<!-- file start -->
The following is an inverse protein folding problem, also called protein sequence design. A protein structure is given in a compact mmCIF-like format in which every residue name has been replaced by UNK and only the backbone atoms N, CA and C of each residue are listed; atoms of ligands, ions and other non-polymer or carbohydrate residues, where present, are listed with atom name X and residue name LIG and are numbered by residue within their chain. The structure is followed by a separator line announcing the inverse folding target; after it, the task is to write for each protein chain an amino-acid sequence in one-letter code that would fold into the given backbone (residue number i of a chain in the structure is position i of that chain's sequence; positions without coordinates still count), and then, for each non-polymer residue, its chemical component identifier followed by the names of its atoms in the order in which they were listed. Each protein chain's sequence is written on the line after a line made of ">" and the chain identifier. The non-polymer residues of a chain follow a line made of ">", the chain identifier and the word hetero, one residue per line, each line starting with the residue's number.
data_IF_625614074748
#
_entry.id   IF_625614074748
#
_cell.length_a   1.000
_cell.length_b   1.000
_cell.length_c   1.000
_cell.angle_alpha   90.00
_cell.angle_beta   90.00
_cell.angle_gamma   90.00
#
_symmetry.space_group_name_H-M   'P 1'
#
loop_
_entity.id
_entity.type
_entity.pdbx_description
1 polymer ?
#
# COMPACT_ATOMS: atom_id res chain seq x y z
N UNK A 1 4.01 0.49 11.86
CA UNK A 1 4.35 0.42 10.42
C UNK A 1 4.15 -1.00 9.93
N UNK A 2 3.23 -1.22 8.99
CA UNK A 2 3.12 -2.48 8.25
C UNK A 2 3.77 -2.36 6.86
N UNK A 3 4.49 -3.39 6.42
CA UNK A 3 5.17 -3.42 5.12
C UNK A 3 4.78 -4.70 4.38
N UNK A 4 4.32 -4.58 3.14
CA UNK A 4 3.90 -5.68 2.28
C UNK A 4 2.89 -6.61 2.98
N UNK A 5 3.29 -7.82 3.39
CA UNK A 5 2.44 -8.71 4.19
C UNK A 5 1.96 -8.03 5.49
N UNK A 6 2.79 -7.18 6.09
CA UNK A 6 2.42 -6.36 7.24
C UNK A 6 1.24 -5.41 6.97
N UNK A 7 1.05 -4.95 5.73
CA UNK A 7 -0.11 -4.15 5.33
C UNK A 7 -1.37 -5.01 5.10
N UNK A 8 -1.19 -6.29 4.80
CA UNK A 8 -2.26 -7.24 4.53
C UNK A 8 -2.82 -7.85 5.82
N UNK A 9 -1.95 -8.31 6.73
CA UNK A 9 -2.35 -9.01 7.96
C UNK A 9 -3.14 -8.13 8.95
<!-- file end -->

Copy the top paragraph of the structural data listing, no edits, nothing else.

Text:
The following is an inverse protein folding problem, also called protein sequence design. A protein structure is given in a compact mmCIF-like format in which every residue name has been replaced by UNK and only the backbone atoms N, CA and C of each residue are listed; atoms of ligands, ions and other non-polymer or carbohydrate residues, where present, are listed with atom name X and residue name LIG and are numbered by residue within their chain. The structure is followed by a separator line announcing the inverse folding target; after it, the task is to write for each protein chain an amino-acid sequence in one-letter code that would fold into the given backbone (residue number i of a chain in the structure is position i of that chain's sequence; positions without coordinates still count), and then, for each non-polymer residue, its chemical component identifier followed by the names of its atoms in the order in which they were listed. Each protein chain's sequence is written on the line after a line made of ">" and the chain identifier. The non-polymer residues of a chain follow a line made of ">", the chain identifier and the word hetero, one residue per line, each line starting with the residue's number.